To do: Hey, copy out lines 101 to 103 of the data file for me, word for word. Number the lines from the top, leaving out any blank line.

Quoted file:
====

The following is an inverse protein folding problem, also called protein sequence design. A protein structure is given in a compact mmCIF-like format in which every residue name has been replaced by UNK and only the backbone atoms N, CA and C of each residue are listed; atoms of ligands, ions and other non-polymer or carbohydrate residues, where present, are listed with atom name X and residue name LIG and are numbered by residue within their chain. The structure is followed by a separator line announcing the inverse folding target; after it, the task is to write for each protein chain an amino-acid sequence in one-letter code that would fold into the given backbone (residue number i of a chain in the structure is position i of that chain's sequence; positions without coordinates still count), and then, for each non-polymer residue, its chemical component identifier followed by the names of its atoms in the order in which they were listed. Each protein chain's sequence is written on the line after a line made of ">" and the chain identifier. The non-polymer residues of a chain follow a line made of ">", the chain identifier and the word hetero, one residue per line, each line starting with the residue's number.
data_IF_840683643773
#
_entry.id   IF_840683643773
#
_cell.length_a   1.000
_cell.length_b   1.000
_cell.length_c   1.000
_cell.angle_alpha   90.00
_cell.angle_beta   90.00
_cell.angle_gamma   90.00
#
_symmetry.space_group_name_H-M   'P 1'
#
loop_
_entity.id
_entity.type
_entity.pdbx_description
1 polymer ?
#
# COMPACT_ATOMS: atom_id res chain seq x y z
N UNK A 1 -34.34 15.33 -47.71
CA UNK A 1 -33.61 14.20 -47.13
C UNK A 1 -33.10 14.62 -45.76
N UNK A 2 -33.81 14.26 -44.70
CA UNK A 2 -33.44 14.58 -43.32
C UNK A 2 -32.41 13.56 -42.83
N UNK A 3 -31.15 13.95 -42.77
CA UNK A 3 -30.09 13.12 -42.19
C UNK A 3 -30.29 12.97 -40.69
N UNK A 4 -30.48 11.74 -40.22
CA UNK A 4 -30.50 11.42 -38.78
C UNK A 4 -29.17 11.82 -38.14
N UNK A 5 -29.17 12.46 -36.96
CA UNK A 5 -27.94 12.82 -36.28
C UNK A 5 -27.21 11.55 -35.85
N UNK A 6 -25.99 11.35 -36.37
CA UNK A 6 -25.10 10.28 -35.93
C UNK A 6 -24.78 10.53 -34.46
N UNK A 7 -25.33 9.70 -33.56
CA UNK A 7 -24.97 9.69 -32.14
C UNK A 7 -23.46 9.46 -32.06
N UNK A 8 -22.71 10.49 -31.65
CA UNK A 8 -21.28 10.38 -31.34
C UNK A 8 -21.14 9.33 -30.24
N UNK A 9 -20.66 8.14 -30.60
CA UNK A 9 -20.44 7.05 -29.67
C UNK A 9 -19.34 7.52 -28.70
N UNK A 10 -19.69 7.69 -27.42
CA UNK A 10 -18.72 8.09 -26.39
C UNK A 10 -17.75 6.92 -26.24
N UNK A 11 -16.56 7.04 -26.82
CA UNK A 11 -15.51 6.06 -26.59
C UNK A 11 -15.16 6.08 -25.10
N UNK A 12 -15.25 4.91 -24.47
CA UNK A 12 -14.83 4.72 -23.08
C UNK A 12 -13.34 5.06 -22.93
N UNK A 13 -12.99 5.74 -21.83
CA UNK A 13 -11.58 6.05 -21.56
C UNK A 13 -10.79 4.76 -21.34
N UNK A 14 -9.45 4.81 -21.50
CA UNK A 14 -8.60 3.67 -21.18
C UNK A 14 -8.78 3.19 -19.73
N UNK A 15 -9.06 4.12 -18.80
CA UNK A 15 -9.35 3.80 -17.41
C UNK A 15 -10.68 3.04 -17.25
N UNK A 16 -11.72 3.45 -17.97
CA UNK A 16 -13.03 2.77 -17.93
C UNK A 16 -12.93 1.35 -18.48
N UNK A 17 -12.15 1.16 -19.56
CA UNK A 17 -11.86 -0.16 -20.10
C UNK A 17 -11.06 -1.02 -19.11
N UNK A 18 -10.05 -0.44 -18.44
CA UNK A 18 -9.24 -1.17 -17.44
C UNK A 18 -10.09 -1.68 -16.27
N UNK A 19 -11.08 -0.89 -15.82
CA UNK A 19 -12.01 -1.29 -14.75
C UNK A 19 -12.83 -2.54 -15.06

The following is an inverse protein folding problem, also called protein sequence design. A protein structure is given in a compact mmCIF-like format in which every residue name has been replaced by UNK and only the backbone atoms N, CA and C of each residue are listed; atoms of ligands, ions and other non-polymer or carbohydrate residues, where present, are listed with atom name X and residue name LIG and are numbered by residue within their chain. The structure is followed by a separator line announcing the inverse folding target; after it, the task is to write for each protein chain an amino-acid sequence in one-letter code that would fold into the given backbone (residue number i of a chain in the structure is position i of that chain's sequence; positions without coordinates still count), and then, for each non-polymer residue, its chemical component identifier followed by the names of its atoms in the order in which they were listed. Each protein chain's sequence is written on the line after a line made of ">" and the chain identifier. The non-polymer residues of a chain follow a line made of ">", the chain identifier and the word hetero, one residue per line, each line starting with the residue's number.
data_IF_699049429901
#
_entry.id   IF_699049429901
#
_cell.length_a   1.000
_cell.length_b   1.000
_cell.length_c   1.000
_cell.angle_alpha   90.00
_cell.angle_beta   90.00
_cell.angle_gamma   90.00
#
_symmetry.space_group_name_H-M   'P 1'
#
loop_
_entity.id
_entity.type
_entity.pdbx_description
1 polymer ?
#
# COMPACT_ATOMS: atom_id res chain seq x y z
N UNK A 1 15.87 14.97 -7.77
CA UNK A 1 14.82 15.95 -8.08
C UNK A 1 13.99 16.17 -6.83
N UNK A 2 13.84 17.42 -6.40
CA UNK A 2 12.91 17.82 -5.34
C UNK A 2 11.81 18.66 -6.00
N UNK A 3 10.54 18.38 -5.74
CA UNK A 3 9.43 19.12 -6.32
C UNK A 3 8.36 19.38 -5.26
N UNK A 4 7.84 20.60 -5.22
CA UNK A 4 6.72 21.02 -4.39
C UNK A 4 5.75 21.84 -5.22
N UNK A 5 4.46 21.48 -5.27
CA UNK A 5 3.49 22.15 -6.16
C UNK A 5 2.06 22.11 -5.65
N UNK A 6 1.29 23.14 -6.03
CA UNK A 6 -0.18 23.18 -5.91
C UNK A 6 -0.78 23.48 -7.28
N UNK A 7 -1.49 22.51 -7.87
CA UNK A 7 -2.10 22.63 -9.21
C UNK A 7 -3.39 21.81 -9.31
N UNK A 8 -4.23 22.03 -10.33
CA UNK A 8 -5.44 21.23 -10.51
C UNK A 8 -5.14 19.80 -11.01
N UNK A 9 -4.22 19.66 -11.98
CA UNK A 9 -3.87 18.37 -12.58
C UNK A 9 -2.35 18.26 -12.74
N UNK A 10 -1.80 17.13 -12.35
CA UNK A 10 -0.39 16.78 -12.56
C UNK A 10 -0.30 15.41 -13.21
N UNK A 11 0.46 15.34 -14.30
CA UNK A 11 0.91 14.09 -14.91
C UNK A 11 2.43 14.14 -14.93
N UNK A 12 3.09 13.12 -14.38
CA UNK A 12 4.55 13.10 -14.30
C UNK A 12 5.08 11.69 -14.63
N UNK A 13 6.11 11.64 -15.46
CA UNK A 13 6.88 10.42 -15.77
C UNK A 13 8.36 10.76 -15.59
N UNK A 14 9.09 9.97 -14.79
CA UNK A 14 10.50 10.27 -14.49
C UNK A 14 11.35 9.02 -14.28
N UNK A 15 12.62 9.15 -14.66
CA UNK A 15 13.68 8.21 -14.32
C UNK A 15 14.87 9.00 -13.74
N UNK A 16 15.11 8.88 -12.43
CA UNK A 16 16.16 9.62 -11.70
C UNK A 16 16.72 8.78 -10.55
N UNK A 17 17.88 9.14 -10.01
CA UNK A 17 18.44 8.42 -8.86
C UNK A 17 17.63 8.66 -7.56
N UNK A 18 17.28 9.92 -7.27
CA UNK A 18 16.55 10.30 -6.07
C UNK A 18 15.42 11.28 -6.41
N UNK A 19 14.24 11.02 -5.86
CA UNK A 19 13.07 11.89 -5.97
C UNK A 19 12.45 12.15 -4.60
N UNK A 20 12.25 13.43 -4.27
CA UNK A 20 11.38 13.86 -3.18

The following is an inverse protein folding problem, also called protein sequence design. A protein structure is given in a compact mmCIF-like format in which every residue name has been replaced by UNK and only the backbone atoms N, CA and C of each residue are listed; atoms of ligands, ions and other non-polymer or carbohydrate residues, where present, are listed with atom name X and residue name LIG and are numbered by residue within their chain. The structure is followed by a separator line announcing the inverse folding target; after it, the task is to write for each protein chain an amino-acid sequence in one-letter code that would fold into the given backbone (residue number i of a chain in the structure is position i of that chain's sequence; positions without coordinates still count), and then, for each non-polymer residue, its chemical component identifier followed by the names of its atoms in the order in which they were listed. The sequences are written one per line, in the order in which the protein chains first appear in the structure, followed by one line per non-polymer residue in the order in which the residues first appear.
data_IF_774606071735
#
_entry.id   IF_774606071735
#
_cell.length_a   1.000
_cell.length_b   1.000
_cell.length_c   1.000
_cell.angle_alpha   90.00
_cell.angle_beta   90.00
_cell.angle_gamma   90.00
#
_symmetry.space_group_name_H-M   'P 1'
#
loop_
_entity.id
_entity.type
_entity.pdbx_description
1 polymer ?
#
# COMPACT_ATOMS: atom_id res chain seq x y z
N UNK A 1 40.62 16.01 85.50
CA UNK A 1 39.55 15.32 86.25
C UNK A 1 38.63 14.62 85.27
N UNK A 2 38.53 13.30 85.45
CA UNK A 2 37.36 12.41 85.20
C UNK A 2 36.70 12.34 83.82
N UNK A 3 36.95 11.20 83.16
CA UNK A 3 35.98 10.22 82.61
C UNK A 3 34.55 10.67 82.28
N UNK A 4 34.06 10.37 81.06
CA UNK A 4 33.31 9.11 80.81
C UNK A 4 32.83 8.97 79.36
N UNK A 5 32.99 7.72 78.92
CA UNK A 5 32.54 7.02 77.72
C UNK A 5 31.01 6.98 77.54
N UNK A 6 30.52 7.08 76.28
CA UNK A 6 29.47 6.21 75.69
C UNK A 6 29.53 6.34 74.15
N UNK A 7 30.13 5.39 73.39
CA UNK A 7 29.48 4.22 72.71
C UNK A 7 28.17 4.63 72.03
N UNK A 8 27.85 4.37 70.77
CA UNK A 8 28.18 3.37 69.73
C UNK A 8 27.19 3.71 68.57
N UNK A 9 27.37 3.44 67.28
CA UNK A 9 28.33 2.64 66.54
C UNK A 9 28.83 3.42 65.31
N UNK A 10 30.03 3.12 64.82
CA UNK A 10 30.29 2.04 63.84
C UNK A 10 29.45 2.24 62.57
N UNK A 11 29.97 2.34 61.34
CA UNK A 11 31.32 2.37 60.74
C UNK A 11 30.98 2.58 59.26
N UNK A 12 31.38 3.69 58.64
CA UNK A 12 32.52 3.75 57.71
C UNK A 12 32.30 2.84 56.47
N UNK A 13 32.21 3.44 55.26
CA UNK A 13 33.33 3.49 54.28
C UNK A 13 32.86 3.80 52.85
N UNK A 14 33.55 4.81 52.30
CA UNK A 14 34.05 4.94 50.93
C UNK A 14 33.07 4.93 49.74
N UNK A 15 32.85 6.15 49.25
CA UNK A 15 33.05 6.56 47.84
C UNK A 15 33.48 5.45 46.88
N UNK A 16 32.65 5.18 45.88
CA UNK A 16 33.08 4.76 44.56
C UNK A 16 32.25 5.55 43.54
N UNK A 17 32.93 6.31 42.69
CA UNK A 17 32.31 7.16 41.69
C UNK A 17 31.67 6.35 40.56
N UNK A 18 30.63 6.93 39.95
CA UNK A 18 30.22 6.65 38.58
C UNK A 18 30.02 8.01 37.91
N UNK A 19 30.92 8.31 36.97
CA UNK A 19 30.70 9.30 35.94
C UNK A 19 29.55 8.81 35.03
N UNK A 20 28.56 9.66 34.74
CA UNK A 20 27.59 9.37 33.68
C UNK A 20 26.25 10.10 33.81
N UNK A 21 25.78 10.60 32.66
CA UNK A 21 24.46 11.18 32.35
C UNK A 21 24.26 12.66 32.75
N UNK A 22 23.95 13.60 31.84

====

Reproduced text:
CA UNK A 1 14.82 15.95 -8.08
C UNK A 1 13.99 16.17 -6.83
N UNK A 2 13.84 17.42 -6.40